The Best Places to See Meteor Showers in 2009


Over the next few months, as winter wanes and the night air warms up enough to be comfortably breathed, it’s time to stand in the garden and watch the sky fall.

It’s not difficult to see how meteoroids got their nickname of shooting stars, even if the term couldn’t be less accurate. These lumps of icy gravel (cast-offs from comets powering around our solar system) rain against our planet in a slow, steady drizzle for much of the year, and unless you are remarkably lucky, there’s not much to see. But every few months, the earth passes through the dusty trail of a fragmenting comet – and we’re treated to the celestial firework display known as a meteor shower.

It’s the perfect excuse to grab a warming drink, wrap up well, and sit – or even lie – in your back garden until your eyes become accustomed to the dark. Because meteoroids move on parallel paths, they appear to be radiating from the same point of the sky – it’s the same perspective trick as when you are standing on railway tracks that seem to converge in the distance. Watching for meteors is a job for the more light-sensitive corners of your eyes – most of the time all you’ll glimpse is an after-image of a livid scratch of light across the dark sky, on the very edge of your perception. It’s hypnotically calming and it hones your senses.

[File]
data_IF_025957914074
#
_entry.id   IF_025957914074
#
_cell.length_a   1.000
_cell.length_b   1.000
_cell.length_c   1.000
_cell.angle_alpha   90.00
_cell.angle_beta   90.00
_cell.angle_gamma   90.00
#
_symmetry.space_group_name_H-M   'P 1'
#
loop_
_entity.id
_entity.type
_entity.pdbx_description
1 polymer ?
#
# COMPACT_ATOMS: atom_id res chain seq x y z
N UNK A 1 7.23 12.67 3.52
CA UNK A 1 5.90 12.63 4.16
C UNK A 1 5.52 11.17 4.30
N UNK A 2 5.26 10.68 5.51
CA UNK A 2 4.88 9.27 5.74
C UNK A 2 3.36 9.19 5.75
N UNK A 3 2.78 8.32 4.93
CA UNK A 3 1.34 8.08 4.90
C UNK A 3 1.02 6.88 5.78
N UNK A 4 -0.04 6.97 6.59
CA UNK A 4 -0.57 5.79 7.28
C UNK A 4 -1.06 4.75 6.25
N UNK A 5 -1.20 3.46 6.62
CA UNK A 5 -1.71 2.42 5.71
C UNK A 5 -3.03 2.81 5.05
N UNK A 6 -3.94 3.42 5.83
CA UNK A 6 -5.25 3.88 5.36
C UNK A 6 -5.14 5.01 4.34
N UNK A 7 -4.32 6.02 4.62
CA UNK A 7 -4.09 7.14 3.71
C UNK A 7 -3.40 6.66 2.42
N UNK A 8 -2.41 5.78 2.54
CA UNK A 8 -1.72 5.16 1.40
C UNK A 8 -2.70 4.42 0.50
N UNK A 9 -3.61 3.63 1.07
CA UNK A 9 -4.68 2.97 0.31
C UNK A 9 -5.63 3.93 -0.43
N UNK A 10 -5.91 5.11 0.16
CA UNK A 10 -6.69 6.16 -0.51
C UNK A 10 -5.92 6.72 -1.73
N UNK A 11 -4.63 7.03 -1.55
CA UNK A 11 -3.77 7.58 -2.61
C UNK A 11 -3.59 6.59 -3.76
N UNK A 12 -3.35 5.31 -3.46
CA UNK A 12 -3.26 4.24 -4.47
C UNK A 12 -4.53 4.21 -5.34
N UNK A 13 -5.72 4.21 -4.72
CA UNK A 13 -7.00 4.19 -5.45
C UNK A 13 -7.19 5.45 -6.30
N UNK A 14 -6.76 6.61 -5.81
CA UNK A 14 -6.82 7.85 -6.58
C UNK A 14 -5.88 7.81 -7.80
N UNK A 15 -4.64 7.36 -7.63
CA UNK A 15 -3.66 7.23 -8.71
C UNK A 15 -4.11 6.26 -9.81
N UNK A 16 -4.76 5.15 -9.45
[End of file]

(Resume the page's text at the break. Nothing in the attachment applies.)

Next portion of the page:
So what can we expect from meteor showers in 2009? The best displays for North American observers are:

PhotobucketThe Lyrids (mid April).


PhotobucketThe Perseids (early August) – the most famous, and often the most beautiful.

PhotobucketThe Orionids – caused by the passage of Halley’s Comet, and streaking across the sky in late October.


PhotobucketThe Leonids (mid November) – spectacular in history, and a little unpredictable (although the heaviest storms come in 33-year cycles). Remarkable images include this one taken from an aircraft at 40,000 feet.

PhotobucketThe Geminids (mid December). Appearing to fly out of the constellation Gemini (hence their name), the rather weird Geminids are regarded as one of the meteor-shower highlights of the year.

For the hardened stargazer, there are other less easily-spotted showers to tax the senses – SkyTour lists the full 2009 itinerary. And as eccentric as it may seem, reclining on the ground is a good way to watch – no amount of yoga (or mulled wine) will unkink the crick in your neck from a long, mesmerized night of craning your head back.

Images: jurvetson / johndan / typicalnaloboy

Mike Sowden

Mike Sowden is a freelance writer based in the north of England, obsessed with travel, storytelling and terrifyingly strong coffee. He has written for online & offline publications including Mashable, Matador Network and the San Francisco Chronicle, and his work has been linked to by Lonely Planet, World Hum and Lifehacker. If all the world is a stage, he keeps tripping over scenery & getting tangled in the curtain - but he's just fine with that.